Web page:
I take a lot of pride in Syracuse being a part of the Big East. It’s a great conference that has been a perfect fit for my university for a long time. But, when I think about the move to the ACC, I think about my desire for Syracuse remain a major player in college athletics. And, going to the ACC gives them a better chance of staying in that upper echelon than continued membership in the Big East would have. All of the schools in the ACC sponsor both basketball and Division I-A football. The Big East has a two-tiered structure, with only half of the universities competing in the conference in football, leading to a schism and revenue gap between the football and non-football universities. I will miss many of the regional rivalries Syracuse has fostered in their three decades in the Big East. However, I’d rather my university be proactive and look toward the future rather than holding onto something simply because of memories that were created in a bygone era. Again, there are fundamental flaws in a system that would lead teams to turn their backs on years of tradition in order to gain more financial stability, but I don’t spend much time complaining about how things should be, instead choosing to deal with how things are. And I’m glad Syracuse shares my stance when it comes to this issue.

More than anything, Syracuse’s move to the ACC brings me back to the first time I laid eyes on the Carrier Dome. I want my university to continue to be in the discussion when people talk about major college athletics. I want to continue to beam with pride when I see Syracuse’s national ranking, or I see them on ESPN or see them involved in March Madness. I also want the other, non-revenue sports Syracuse sponsors to benefit from the money and prestige men’s basketball and football bring in so they, too, can be competitive nationally. I want future Syracuse students to experience the atmosphere of big-time men’s college basketball and college football like I did. Most importantly, I want to continue to be proud of my school and its accomplishments. Athletics are far from the only area in which Syracuse is accomplished, but it’s the most recognized and easiest to identify. I know college athletics – and Syracuse’s move to the ACC – are far from perfect. But, I’m excited about where Syracuse is headed. And I look forward to supporting my alma mater as it embarks on its latest journey.


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Once I decided I wanted to be a play-by-play broadcaster, I knew I wanted to call baseball games, and I knew that meant starting out in the minor leagues. So, during my junior year at Syracuse University, I sent my résumé and cover letter to a handful of short-season teams – short-season since their 76-game, June-to-Labor Day schedule meshed with my summer break from college. I wound up getting hired as an intern by the Queens Kings, a short-season minor league team the New York Mets had just purchased and moved to Queens, New York with the intent of moving them to Brooklyn the following year, once a stadium had been built. The Kings played their lone season as a Toronto Blue Jays affiliate (their player development contract with the Blue Jays had yet to expire) in a ballpark the Mets renovated on the campus of St. John’s University, less than seven miles from Shea Stadium. We didn’t draw very well, but the Kings was a great proving ground for me because I got to learn what the business of minor league baseball was all about. But, the Kings didn’t broadcast any of their games, so I still didn’t have any baseball play-by-play experience. So, during my senior year of college, I sent several minor league baseball teams a five-minute snippet of play-by-play I did of a Syracuse University basketball game from the upper reaches of the Carrier Dome. Not one team contacted me.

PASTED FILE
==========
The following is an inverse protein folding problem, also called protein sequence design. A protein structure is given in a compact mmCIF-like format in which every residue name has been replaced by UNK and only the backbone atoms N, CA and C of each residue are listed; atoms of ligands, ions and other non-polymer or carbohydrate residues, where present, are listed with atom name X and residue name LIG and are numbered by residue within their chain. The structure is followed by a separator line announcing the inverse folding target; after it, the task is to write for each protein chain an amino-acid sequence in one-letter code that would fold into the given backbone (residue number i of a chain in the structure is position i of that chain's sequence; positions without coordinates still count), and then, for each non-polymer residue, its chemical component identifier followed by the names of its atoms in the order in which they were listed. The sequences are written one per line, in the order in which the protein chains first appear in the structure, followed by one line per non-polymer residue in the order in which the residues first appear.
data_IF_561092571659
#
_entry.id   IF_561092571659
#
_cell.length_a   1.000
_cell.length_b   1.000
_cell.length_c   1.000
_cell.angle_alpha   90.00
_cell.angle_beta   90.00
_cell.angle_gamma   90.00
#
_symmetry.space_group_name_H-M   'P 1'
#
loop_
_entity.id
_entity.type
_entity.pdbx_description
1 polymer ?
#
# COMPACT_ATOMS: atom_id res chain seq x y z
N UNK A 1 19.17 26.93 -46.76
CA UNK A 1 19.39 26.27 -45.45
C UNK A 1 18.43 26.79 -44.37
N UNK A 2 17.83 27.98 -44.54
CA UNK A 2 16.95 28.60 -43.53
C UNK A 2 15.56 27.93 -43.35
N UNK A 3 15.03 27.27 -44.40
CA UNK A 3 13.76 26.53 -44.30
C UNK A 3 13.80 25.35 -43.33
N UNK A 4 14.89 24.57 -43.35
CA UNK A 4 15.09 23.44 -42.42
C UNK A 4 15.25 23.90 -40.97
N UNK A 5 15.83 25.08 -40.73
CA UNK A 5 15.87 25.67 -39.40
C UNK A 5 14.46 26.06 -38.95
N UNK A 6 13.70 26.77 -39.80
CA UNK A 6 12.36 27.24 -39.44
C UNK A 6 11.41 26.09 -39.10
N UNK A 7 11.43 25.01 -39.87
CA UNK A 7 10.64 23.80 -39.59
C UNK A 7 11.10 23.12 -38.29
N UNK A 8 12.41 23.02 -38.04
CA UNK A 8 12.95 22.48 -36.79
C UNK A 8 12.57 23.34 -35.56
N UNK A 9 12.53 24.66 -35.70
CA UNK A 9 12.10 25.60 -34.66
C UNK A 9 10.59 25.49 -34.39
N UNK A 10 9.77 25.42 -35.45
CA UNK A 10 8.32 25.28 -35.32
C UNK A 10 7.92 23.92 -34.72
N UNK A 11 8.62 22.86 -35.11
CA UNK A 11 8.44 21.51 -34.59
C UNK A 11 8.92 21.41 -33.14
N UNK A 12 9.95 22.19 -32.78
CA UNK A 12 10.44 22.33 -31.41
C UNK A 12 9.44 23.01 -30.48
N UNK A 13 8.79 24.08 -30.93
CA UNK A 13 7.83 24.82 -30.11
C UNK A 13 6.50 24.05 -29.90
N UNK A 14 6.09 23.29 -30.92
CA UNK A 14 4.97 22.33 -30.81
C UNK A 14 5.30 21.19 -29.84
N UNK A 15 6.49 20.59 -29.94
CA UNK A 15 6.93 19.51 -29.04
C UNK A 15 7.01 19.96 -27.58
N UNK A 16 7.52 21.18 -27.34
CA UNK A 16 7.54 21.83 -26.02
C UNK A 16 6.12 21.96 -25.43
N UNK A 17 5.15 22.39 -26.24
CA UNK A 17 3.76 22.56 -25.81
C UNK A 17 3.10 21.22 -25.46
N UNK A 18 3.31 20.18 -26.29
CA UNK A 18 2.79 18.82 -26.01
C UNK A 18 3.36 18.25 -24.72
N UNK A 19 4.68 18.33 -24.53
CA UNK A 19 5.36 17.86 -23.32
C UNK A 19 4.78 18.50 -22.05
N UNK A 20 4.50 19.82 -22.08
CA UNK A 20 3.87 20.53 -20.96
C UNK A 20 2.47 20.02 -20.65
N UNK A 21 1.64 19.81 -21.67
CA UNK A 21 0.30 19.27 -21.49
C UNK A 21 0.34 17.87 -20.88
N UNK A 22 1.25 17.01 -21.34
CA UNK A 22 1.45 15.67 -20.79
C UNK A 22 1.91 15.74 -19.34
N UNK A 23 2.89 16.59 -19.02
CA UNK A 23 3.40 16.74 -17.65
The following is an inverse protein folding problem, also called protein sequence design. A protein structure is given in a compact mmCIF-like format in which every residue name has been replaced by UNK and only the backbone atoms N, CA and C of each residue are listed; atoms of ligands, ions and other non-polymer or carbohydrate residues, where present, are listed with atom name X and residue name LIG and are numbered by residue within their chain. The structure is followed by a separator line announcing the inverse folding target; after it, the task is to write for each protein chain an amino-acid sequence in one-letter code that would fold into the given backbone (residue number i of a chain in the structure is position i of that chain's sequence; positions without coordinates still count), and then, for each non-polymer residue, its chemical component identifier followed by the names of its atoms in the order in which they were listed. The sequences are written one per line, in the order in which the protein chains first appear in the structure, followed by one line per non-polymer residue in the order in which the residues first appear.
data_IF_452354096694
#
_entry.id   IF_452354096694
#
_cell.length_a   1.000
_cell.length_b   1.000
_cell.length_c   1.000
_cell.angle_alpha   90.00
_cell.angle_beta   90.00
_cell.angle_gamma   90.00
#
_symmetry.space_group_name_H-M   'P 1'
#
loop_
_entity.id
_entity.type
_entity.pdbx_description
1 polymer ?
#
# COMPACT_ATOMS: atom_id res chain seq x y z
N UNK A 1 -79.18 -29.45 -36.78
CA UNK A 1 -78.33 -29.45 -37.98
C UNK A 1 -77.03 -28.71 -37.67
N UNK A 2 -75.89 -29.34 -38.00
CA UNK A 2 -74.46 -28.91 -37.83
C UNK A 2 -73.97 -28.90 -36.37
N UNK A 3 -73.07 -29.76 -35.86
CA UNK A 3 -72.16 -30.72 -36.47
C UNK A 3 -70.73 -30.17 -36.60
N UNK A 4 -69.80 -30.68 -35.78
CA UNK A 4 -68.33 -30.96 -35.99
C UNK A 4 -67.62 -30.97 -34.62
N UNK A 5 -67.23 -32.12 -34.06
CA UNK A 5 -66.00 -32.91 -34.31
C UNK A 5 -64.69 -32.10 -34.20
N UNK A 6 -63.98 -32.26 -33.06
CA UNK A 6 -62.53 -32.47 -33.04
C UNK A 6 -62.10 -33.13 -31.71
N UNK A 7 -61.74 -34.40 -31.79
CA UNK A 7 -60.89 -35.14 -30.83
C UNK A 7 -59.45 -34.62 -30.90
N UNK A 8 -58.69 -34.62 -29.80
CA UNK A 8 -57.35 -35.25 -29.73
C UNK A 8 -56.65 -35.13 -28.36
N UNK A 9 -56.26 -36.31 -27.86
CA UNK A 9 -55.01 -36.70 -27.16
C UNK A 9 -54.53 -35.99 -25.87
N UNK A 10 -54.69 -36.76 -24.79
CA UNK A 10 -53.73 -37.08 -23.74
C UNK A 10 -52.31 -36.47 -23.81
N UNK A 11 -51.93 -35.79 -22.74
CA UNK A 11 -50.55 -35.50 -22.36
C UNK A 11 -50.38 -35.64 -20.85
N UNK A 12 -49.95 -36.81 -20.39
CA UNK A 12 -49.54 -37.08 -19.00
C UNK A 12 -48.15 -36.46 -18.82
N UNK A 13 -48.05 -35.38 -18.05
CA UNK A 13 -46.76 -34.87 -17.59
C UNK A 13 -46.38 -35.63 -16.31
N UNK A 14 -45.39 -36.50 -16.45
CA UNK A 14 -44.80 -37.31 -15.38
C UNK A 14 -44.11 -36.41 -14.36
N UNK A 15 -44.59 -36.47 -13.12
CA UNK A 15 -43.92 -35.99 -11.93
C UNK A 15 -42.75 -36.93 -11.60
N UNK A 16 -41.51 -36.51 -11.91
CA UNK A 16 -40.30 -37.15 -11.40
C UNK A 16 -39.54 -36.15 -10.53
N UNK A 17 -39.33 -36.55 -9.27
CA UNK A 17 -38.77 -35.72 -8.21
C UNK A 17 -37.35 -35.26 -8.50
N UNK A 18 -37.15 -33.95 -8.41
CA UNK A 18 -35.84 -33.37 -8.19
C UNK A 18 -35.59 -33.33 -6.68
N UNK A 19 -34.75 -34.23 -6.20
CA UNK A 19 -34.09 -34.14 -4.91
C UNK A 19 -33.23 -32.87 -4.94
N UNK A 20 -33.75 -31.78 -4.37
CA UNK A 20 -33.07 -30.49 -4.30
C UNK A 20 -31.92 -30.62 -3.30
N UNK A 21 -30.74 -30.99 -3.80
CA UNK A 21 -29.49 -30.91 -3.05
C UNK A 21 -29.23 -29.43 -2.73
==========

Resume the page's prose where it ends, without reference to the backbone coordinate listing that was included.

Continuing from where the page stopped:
After I graduated from college and returned home to New York City, I realized I needed to get serious about getting a baseball play-by-play job. And, if no one would hire me without baseball broadcasting experience, I had to be creative. So, I decided I would go to a handful of Mets and Yankees games with my tape recorder and call the action from the stands. From there, I would choose the best-sounding clips and cobble them together into a demo tape I could use to pursue a play-by-play job for the 2002 baseball season.

I followed through on my plan and registered for the minor league baseball job fair at the Baseball Winter Meetings, which were being held in Boston, Massachusetts in December, 2001. I had no idea how many broadcasting jobs would be available at this job fair so, to be safe, I made 50 copies of my demo on my dual cassette recorder. Maybe 10 of those demos actually wound up in the hands of hiring parties, but I did land my first broadcasting job, with the Yakima Bears of Washington State and of the short-season Northwest League, thanks to that demo.

Recently, I found one of those original demo cassettes and decided to listen back to my earliest work. I figured it would be educational at best, entertaining at worst. So, after I found batteries for a tape player I hadn’t used since Dubya’s first term, I gave it a listen (You can listen as well; each play-by-play clip I post is followed by my analysis. Clicking a link will open it in a new browser window or tab).